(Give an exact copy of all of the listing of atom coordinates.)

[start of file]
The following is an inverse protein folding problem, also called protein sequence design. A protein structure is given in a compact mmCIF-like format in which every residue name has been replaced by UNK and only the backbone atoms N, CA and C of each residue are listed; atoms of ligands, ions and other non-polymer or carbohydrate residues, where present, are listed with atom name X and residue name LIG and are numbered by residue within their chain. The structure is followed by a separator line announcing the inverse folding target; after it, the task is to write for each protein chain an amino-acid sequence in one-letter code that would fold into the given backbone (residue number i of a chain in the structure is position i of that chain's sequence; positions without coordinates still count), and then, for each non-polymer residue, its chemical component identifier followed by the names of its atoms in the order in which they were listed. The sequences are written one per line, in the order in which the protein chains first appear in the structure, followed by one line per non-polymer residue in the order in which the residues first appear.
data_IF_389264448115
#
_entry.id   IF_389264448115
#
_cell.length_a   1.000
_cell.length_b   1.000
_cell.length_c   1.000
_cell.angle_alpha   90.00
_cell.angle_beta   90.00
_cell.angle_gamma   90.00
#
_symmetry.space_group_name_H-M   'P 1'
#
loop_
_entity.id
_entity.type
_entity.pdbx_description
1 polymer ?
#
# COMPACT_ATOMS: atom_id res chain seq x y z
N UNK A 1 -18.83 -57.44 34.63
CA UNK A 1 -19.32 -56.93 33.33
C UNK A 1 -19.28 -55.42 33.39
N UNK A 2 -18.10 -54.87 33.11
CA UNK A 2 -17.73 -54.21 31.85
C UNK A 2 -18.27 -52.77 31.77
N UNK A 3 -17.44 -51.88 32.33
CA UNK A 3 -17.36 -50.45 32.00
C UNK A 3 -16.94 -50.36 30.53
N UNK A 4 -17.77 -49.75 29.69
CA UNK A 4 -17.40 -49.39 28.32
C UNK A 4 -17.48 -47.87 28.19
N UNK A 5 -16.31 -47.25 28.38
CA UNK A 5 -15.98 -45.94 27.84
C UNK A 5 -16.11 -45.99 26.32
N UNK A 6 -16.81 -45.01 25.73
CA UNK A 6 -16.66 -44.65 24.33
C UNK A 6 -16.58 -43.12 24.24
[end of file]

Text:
The following is an inverse protein folding problem, also called protein sequence design. A protein structure is given in a compact mmCIF-like format in which every residue name has been replaced by UNK and only the backbone atoms N, CA and C of each residue are listed; atoms of ligands, ions and other non-polymer or carbohydrate residues, where present, are listed with atom name X and residue name LIG and are numbered by residue within their chain. The structure is followed by a separator line announcing the inverse folding target; after it, the task is to write for each protein chain an amino-acid sequence in one-letter code that would fold into the given backbone (residue number i of a chain in the structure is position i of that chain's sequence; positions without coordinates still count), and then, for each non-polymer residue, its chemical component identifier followed by the names of its atoms in the order in which they were listed. The sequences are written one per line, in the order in which the protein chains first appear in the structure, followed by one line per non-polymer residue in the order in which the residues first appear.
data_IF_389264448115
#
_entry.id   IF_389264448115
#
_cell.length_a   1.000
_cell.length_b   1.000
_cell.length_c   1.000
_cell.angle_alpha   90.00
_cell.angle_beta   90.00
_cell.angle_gamma   90.00
#
_symmetry.space_group_name_H-M   'P 1'
#
loop_
_entity.id
_entity.type
_entity.pdbx_description
1 polymer ?
#
# COMPACT_ATOMS: atom_id res chain seq x y z
N UNK A 1 -18.83 -57.44 34.63
CA UNK A 1 -19.32 -56.93 33.33
C UNK A 1 -19.28 -55.42 33.39
N UNK A 2 -18.10 -54.87 33.11
CA UNK A 2 -17.73 -54.21 31.85
C UNK A 2 -18.27 -52.77 31.77
N UNK A 3 -17.44 -51.88 32.33
CA UNK A 3 -17.36 -50.45 32.00
C UNK A 3 -16.94 -50.36 30.53
N UNK A 4 -17.77 -49.75 29.69
CA UNK A 4 -17.40 -49.39 28.32
C UNK A 4 -17.48 -47.87 28.19
N UNK A 5 -16.31 -47.25 28.38
CA UNK A 5 -15.98 -45.94 27.84
C UNK A 5 -16.11 -45.99 26.32
N UNK A 6 -16.81 -45.01 25.73
CA UNK A 6 -16.66 -44.65 24.33
C UNK A 6 -16.58 -43.12 24.24